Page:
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THE

LORD OF THE ISLES.

CANTO THIRD.

I.
Hast thou not mark’d, when o'er thy startled head

Sudden and deep the thunder-peal has rolld,
How, when its echoes fell, a silence dead

Sunk on the wood, the meadow, and the wold ? The rye-grass shakes not on the sod-built fold,

The rustling aspen’s leaves are mute and still, The wall-flower waves not on the ruin'd Hold,

Till, murmuring distant first, then near and shrill, The savage whirlwind wakes, and sweeps the groaning hill!

II.

Artornish! such a silence sunk
Upon thy halls, when that grey Monk

His prophet-speech had spoke;
And his obedient brethren's sail
Was stretch'd to meet the southern gale

Before a whisper woke.
Then murmuring sounds of doubt and fear,
Close pour'd in many an anxious ear,

The solemn stillness broke ; And still they gazed with eager guess, Where, in an oriel's deep recess, The Island Prince seem'd bent to press What Lorn, by his impatient cheer, And gesture fierce, scarce deign'd to hear.

III.

Starting at length with frowning look,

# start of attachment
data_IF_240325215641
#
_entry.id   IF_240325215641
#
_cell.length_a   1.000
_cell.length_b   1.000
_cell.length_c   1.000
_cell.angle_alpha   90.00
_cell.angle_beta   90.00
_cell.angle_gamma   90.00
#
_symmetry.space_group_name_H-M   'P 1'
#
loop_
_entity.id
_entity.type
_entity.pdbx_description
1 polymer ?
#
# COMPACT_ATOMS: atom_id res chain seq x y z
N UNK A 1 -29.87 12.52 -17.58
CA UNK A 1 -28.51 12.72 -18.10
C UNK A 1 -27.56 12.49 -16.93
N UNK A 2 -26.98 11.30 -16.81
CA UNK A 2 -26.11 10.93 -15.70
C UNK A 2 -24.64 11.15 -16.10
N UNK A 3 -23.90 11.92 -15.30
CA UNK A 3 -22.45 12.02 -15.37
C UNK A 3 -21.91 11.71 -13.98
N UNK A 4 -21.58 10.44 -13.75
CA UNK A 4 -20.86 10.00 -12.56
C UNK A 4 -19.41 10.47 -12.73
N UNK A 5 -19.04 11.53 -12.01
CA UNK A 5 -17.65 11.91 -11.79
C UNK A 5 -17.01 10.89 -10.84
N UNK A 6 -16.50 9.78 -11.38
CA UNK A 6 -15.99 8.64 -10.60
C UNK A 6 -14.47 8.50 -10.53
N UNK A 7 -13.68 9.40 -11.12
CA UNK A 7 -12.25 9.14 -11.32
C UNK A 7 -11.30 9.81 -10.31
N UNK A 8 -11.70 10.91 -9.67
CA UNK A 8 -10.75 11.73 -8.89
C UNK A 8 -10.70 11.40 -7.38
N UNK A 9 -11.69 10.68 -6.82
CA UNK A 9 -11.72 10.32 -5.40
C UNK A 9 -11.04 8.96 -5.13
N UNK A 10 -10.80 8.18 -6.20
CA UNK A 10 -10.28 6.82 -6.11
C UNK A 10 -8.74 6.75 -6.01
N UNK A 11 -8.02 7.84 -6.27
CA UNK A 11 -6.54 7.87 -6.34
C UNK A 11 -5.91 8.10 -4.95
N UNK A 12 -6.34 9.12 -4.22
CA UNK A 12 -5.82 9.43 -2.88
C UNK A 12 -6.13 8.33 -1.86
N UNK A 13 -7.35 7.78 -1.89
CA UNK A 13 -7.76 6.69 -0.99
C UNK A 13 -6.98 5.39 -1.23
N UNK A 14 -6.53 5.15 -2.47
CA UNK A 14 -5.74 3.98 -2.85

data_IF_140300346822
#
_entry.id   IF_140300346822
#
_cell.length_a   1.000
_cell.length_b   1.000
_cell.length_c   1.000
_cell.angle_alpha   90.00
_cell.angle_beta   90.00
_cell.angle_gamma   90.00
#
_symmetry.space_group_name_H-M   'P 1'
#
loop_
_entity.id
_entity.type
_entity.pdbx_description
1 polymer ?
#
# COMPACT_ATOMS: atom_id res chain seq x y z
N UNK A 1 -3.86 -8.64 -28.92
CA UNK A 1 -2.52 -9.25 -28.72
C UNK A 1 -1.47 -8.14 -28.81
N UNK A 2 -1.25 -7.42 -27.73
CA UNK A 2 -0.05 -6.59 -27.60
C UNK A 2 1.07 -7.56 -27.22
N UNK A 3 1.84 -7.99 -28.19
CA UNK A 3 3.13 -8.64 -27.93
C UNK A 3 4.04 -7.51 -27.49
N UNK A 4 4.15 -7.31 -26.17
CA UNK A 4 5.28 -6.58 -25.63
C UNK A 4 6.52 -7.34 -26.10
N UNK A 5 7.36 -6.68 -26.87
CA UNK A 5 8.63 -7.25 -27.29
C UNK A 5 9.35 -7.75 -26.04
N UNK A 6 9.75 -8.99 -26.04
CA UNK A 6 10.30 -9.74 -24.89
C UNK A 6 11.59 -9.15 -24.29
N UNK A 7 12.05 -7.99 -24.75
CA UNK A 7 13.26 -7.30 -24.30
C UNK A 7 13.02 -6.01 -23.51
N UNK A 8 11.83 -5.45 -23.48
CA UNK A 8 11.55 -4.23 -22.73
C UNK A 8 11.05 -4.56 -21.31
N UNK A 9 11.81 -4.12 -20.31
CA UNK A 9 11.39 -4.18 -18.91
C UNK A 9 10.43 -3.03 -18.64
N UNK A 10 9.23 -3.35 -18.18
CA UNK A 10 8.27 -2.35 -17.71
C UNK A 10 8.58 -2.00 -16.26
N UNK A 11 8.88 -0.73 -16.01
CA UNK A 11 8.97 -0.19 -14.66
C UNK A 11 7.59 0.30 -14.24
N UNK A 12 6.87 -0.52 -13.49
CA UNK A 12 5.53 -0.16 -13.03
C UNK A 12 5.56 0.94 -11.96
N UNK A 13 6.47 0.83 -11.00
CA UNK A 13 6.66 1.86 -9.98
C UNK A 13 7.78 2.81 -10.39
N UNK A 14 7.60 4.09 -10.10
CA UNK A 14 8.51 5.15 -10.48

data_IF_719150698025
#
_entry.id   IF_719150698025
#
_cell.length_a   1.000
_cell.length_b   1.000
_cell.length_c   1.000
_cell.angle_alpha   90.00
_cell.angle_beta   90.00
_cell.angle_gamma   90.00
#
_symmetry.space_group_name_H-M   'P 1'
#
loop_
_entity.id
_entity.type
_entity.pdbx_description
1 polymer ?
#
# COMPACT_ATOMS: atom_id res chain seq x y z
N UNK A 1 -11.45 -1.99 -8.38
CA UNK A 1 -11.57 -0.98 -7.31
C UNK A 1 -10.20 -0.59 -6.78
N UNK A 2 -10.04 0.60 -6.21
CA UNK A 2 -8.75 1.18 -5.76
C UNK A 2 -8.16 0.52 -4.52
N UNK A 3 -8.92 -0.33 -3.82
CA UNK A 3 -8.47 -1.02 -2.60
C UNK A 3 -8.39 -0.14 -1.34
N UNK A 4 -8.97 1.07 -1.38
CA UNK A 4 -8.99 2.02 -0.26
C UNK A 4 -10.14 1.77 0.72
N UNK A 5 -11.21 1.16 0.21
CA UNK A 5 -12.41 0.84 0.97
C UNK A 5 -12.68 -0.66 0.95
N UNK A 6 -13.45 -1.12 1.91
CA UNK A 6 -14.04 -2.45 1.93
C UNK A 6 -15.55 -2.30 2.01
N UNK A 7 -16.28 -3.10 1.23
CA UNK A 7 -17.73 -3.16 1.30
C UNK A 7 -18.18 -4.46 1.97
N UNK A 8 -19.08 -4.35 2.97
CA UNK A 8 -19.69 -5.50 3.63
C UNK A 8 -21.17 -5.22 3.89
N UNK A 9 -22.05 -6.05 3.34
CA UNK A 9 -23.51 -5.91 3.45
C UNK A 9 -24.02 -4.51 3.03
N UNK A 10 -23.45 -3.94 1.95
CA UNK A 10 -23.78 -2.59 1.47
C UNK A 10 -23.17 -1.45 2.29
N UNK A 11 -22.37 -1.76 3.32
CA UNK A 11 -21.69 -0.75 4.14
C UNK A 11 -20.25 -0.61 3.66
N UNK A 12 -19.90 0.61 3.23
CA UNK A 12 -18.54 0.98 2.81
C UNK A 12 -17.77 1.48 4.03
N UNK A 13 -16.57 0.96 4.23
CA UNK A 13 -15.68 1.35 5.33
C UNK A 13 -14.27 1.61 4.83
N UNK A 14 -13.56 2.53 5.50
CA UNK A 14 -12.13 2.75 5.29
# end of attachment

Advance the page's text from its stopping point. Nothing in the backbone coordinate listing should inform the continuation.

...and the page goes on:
His hand he clench'd, his head he shook,

And sternly flung apart ;

“ And deem'st thou me so mean of mood,
As to forget the mortal feud,
And clasp the hand with blood embrued

dear kinsman's heart?

From my

Is this thy rede ?-a due return
For ancient league and friendship sworn!
But well our mountain proverb shows
The faith of Islesmen ebbs and flows.

Be it even som believe, ere long,
He that now bears shall wreak the wrong.
Call Edith-call the Maid of Lorn!
My sister, slaves !—for further scorn,
Be sure nor she nor I will stay.-
Away, De Argentine, away!
We nor ally nor brother know,
In Bruce's friend, or England's foe.”-

IV.

But who the Chieftain's rage can tell,
When, sought from lowest dungeon cell

To highest tower the castle round,
No Lady Edith was there found !
He shouted, “Falsehood !-treachery !--
Revenge and blood !-a lordly meed
To him that will avenge the deed!
A Baron's lands !”—His frantic mood
Was scarcely by the news withstood,
That Morag shared his sister's flight,
And that, in hurry of the night,
Scaped noteless, and without remark,
Two strangers sought the Abbot's bark.
“ Man every galley !-fly-pursue !
The priest his treachery shall rue!
Ay, and the time shall quickly come,
When we shall hear the thanks that Rome
Will pay his feigned prophecy !"-
Such was fierce Lorn's indignant cry ;
And Cormac Doil in haste obey'd,
Hoisted his sail, his anchor weigh’d,

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